Similarly, an attorney for Rep. Sam Graves (R-Mo.) argued in a letter to the House ethics committee in 2009 that such interviews could create “erroneous impressions for the reader,” if released to the public as part of the OCE’s report.
Although the ethics committee found Graves did not violate House rules — the probe examined Graves’ involvement in inviting a witness with business ties to his spouse to testify at a Small Business Committee hearing — it did release the interviews as part of the OCE report.
In a November statement, OCE Chairman and ex-Rep. David Skaggs (D-Colo.) and Co-Chairman and ex-Rep. Porter Goss (R-Fla.) have defended the interview process as “the same procedure as numerous law enforcement agencies to memorialize the substance of interviews.”
“This is the method used … by all major federal law enforcement and the public integrity section at Justice,” Wise said Monday. He said the OCE also opted for the method because such statements — which are not signed off on by the interviewee — cannot be used in a court setting, including criminal prosecutions.
“The value of them is they contain facts, but they don’t set traps that a transcript could,” Wise said. “At the end of the day, what we’re supposed to be doing is a very practical and pragmatic fact-gathering process. We don’t do depositions.”
Nonetheless, the OCE is not prohibited from transcribing interviews, and Wise said the office has employed a court reporter in one case to date.
“If it’s something a witness objects to or requests, we’re more than happy to accommodate it,” Wise said, noting that Members are told in advance how the OCE process will work and may opt to request a transcription.
Wise added that neither Graves nor Stark objected to the process: “These were not issues that were raised in the course of the review. No one objected to that format in the course of the review.”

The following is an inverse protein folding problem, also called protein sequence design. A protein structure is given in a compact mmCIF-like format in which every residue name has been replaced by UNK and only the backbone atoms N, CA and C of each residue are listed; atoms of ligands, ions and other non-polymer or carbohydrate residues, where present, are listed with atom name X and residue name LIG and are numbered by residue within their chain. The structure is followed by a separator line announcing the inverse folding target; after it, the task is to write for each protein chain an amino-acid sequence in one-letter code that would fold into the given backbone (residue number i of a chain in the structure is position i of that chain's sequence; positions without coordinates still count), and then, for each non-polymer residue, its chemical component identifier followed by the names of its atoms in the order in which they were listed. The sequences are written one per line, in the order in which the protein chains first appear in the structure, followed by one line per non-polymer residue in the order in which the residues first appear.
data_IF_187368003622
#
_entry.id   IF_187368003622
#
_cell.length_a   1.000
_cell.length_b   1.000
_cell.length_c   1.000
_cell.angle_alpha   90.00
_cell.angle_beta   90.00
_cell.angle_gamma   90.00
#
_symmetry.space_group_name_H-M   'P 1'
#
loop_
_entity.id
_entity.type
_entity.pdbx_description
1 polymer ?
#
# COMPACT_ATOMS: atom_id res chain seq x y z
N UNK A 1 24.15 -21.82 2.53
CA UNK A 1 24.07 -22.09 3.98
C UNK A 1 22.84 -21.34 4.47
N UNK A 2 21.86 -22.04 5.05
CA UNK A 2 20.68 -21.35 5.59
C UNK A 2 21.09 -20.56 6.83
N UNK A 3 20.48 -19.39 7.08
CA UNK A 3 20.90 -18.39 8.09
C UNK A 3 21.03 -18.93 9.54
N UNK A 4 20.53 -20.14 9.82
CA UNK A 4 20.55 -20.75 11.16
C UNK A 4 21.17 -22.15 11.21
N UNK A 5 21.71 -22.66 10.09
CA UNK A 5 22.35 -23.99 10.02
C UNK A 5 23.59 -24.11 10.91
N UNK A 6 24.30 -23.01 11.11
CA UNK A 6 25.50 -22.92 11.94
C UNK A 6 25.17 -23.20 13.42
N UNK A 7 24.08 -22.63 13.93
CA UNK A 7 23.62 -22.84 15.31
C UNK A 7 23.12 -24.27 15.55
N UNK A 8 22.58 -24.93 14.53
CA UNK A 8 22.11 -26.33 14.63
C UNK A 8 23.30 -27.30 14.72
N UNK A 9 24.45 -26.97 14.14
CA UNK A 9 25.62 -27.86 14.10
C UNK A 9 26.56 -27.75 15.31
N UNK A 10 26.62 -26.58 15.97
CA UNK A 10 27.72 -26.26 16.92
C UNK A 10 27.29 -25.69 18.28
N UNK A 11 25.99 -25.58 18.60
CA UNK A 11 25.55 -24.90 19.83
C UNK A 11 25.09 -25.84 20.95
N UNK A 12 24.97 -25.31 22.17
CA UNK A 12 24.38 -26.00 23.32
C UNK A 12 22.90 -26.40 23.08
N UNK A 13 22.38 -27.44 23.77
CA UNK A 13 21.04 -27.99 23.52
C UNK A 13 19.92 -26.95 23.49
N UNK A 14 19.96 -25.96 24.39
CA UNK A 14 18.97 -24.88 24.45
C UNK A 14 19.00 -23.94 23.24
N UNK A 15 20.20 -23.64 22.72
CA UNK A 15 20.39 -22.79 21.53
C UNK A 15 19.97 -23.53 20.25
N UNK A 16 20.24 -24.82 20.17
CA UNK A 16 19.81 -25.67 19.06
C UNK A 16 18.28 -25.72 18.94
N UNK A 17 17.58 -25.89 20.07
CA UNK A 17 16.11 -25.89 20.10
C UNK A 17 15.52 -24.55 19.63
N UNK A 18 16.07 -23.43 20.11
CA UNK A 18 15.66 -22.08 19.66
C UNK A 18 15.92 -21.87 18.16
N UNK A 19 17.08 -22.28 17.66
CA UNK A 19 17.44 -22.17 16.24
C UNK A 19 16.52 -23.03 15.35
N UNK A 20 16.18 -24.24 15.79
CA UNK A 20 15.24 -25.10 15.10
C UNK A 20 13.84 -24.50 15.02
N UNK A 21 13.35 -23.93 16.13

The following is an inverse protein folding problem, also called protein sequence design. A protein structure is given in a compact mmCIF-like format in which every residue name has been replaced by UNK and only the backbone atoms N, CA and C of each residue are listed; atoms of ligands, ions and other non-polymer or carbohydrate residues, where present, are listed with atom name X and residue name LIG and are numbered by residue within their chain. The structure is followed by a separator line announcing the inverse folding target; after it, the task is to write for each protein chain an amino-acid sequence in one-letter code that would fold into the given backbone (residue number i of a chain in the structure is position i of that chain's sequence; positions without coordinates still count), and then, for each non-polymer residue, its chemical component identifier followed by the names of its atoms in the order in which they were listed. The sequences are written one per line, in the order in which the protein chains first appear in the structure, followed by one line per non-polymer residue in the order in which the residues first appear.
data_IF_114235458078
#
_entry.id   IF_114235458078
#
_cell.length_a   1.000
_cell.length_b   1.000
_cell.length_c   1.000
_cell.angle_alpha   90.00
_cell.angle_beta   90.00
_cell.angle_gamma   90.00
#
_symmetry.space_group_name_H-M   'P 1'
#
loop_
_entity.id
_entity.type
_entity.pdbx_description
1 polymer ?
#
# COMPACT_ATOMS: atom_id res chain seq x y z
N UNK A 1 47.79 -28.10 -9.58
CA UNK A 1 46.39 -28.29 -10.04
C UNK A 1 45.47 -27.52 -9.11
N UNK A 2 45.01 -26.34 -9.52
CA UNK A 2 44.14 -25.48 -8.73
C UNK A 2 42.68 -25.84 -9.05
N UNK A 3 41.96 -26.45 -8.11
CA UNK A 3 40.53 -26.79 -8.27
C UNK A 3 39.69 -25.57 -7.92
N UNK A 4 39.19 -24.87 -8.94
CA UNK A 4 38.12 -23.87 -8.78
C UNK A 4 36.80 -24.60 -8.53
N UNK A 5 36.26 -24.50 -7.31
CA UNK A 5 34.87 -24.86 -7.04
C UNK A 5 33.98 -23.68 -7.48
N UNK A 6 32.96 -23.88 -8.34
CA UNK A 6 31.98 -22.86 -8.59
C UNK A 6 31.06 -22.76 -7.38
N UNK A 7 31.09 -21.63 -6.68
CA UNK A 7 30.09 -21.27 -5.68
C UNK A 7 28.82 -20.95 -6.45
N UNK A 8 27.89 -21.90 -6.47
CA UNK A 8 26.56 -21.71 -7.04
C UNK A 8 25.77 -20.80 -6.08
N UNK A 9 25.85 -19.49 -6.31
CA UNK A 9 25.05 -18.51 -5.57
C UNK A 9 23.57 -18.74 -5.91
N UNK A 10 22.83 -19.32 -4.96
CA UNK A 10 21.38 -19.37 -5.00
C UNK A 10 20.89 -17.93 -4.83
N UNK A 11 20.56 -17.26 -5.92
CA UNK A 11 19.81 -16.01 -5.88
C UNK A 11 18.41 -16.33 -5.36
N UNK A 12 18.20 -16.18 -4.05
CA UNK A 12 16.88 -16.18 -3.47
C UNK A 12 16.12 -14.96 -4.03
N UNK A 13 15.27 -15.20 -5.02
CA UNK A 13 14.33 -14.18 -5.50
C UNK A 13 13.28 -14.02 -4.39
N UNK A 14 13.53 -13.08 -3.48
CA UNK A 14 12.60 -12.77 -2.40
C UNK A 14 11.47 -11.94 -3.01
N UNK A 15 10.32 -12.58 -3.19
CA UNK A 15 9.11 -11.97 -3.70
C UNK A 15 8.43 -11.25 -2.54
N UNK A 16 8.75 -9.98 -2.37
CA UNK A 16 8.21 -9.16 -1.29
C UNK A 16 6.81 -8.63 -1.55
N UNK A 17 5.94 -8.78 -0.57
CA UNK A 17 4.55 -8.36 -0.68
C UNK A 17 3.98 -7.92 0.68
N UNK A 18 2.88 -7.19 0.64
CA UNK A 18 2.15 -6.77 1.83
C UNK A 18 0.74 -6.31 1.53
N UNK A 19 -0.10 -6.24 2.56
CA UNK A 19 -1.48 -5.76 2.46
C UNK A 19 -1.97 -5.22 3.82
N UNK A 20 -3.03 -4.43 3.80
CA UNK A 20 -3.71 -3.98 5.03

According to the OCE’s summary of the interview with Stark, the California lawmaker did videotape his interview.
Members criticizing the OCE have also focused heavily on the office’s internal deadlines.
In letters to the House ethics committee, attorneys for Stark and Graves argued the OCE failed to meet its own deadlines — including time limits on the OCE’s progression from a preliminary interview through its final stage before issuing a referral to the House ethics panel.
“The OCE also ignores the explicit time periods for conducting its inquiry set forth in House Resolution 895, ultimately exceeding the review period by over two months,” Brand wrote in the Stark letter. Citing a report written by Democrats on the eight-member task force who proposed the OCE, Brand added that the investigation should not have exceeded three months.
The House ethics committee has also criticized the OCE, most recently in Stark’s case, for what it described as “conflicting” records.
Speaking generally about the OCE process, Brand added Monday: “This is not supposed to be a plenary investigation. It’s a probable cause investigation. The fact that they have to do it in 90 days means they have to move quickly and expeditiously. … They don’t have to investigate like the committee does.”
“In my view, in some instances, they are going too deep and too far to justify the additional time they are taking,” he added.
Wise defended the OCE’s timeline Monday, however, stating that although the House resolution creating the panel establishes deadlines for the investigation, it does not require the OCE to finalize and vote on its report during that same period.
“It would be impossible to draft and circulate for approval a set of factual findings to six individuals … all over the country and then have them come to Washington and deliberate and vote them out” in that same period, Wise said.
In response to Brand’s declaration that the OCE is going too far in its investigations, Wise said: “What does a half-done investigation look like?”
A spokesman for Rep. Marcy Kaptur (D-Ohio) — whom the OCE also reviewed in its PMA probe but then closed the case without a recommendation for further review by the House — offered a more magnanimous evaluation of the House’s fledging two-tier ethics process, while acknowledging difficulties.
“It hasn’t been the smoothest process, I think everybody knows that,” Kaptur spokesman Steve Fought said in January.
“Obviously OCE and ethics have bumped into each other a few times,” Fought said.
The House ethics panel has also acknowledged its review of PMA, although it has not identified which Members or possible rules violations it is examining.
“Everybody’s aware that they’re still trying to find their sea legs and how to make the process internally function a bit smoother going forward,” Fought said.
Paul Singer contributed to this report.